Feed-in tariffs: Most new green energy projects will not receive fixed feed-in tariffs. Rather, owners will be obliged to directly market energy to potential customers, and would only receive subsidies to cover the gap in what they sell energy for and what they receive in feed-in tariffs.

Growth caps: The changes caps growth in offshore wind to 6.5GW in 2020 and 15GW by 2030; and sets an annual growth target in onshore wind to 2.5GW. New renewable schemes will be registered with the Federal Network Agency so it can track growth. Feed-in tariffs for schemes will be partly set based on how those targets are being met; and German states will also have more say over how many turbines can be built where.

Long-term targets: The revisions set a target that 45% of German energy must come from renewable sources by 2025; over 55% by 2035; and 80% by 2050. In the first half of 2014 this figure stood at 28.5%.

Priority access: Renewable energy and mine gas projects will continue to have priority access to the grid, ahead of energy produced by traditional ‘dirty’ sources.

Uncertainty over the nature of these regulatory changes meant developers pushed through schemes totalling 1.7GW during the first half of 2014 so they wouldn’t be affected, which is an increase of 66% year-on-year.

Despite this, we don’t see much reason to worry.

Yes, any cuts to feed-in tariffs make it tougher for investors and developers to make their projects work financially. And yes, that means a greater focus placed on early-stage financial modeling before any projects gets the green light. For some, that might even mean that the numbers no longer stack up.

However, while this may be bad news for certain projects, in the medium to long term, it’s good news for the industry, since there’s greater certainty for profitably-performing sites. To date, the German government has resisted any urge to follow Spain in re-evaluating existing schemes, which is good for investor confidence.

Policy makers are listening, and they’re learning too. And we must remember that, even though the rules may be tougher, the support for green energy remains.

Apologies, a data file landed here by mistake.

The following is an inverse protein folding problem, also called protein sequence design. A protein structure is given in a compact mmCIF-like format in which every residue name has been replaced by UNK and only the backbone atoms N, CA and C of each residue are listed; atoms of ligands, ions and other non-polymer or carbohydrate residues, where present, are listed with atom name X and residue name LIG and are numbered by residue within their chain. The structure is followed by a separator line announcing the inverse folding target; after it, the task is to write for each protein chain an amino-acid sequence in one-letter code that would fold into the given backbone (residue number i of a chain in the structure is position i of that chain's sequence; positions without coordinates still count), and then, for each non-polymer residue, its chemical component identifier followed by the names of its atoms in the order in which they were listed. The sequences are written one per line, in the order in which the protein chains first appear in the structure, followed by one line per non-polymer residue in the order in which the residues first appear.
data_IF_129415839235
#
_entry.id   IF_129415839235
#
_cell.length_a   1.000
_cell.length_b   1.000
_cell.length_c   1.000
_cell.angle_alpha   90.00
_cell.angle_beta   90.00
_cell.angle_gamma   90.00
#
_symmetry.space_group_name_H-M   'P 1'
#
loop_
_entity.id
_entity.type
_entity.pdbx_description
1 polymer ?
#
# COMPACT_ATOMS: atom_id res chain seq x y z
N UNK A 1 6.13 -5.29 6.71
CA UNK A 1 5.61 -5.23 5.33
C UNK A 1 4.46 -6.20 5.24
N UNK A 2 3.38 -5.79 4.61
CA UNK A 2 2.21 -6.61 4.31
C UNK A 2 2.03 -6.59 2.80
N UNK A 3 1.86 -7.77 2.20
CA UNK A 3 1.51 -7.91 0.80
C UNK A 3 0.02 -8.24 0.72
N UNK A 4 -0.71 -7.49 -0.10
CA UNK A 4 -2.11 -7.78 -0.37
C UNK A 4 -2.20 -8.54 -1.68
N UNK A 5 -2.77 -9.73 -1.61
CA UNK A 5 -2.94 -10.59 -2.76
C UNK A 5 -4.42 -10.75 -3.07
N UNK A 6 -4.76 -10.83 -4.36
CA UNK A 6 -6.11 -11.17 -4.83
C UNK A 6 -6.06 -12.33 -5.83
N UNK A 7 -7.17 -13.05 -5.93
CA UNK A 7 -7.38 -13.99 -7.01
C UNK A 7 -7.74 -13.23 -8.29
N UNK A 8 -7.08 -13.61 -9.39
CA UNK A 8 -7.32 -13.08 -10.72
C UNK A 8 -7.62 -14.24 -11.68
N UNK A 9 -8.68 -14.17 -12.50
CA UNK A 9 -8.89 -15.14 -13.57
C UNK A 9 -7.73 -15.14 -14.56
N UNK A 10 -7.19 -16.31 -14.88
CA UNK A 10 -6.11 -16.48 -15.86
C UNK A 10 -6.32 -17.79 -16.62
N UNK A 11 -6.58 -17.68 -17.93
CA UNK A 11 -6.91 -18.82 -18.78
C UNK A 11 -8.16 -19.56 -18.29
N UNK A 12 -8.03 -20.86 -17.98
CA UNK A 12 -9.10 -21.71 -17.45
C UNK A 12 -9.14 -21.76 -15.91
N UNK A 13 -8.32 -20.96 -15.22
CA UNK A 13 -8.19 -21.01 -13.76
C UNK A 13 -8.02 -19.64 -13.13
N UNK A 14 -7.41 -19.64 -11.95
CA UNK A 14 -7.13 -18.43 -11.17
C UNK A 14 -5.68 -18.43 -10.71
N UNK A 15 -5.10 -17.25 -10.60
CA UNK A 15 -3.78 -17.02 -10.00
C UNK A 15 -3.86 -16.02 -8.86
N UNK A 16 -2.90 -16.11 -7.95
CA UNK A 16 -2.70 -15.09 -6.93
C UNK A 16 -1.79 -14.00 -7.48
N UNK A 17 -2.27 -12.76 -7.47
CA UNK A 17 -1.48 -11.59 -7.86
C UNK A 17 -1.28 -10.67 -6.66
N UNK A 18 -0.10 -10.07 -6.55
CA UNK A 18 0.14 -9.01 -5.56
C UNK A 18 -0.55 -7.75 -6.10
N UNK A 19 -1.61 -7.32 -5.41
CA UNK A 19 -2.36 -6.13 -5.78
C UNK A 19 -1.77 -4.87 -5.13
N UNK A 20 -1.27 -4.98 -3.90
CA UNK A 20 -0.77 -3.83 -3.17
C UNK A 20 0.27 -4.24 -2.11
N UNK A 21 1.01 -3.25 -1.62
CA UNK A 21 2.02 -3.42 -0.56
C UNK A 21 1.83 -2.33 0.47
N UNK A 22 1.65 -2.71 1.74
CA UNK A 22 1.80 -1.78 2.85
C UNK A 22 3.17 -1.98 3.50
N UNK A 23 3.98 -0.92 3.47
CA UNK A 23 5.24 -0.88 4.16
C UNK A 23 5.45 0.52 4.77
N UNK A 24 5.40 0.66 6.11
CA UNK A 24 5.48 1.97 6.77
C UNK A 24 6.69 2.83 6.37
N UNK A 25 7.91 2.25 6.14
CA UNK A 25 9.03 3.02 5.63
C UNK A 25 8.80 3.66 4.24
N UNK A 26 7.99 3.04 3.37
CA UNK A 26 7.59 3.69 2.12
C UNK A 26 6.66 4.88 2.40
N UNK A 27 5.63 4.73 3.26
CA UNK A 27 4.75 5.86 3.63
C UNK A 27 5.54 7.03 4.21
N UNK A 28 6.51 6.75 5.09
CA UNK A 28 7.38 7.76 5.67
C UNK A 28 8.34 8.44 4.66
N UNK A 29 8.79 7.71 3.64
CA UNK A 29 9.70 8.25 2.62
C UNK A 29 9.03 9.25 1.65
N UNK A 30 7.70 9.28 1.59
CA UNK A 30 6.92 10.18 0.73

Wind Watch

It is 100 years to the day since England declared war on Germany. Thankfully, World War I is long behind us and the emphasis is on collaboration, not combat.

One area where Germany has long led the world is green energy legislation.

Its Electricity Feed Act of 1991 introduced renewable energy feed-in tariffs; and this was followed by its Renewable Energy Sources Act of 2000, which boosted green energy and helped Germany to become a leader in wind and solar.

There has understandably been much trepidation from investors and developers in recent months worried about reforms to the Act. The German government, led by Angela Merkel, is seeking to drive down the cost of feed-in tariffs to curb energy bill rises for consumers; and to reduce the pain for traditional utilities.

On Friday, changes to the Renewable Energy Sources Act finally came into force. These changes do impose tougher regulations on wind, but the industry's muted reaction shows that it largely approves. This is a marked difference from the walkouts and protests at German factories in March at the threat of changes.

Here are some of the key changes in the revised Act:

Feed-in tariffs: Most new green energy projects will not receive fixed feed-in tariffs. Rather, owners will be obliged to directly market energy to potential customers, and would only receive subsidies to cover the gap in what they sell energy for and what they receive in feed-in tariffs.

Growth caps: The changes caps growth in offshore wind to 6.5GW in 2020 and 15GW by 2030; and sets an annual growth target in onshore wind to 2.5GW. New renewable schemes will be registered with the Federal Network Agency so it can track growth. Feed-in tariffs for schemes will be partly set based on how those targets are being met; and German states will also have more say over how many turbines can be built where.

Long-term targets: The revisions set a target that 45% of German energy must come from renewable sources by 2025; over 55% by 2035; and 80% by 2050. In the first half of 2014 this figure stood at 28.5%.

Priority access: Renewable energy and mine gas projects will continue to have priority access to the grid, ahead of energy produced by traditional ‘dirty’ sources.

Uncertainty over the nature of these regulatory changes meant developers pushed through schemes totalling 1.7GW during the first half of 2014 so they wouldn’t be affected, which is an increase of 66% year-on-year.

Despite this, we don’t see much reason to worry.

Yes, any cuts to feed-in tariffs make it tougher for investors and developers to make their projects work financially. And yes, that means a greater focus placed on early-stage financial modeling before any projects gets the green light. For some, that might even mean that the numbers no longer stack up.

However, while this may be bad news for certain projects, in the medium to long term, it’s good news for the industry, since there’s greater certainty for profitably-performing sites. To date, the German government has resisted any urge to follow Spain in re-evaluating existing schemes, which is good for investor confidence.

Policy makers are listening, and they’re learning too. And we must remember that, even though the rules may be tougher, the support for green energy remains.

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Full archive access is available to members only

Not a member yet?

Become a member of the 6,500-strong A Word About Wind community today, and gain access to our premium content, exclusive lead generation and investment opportunities.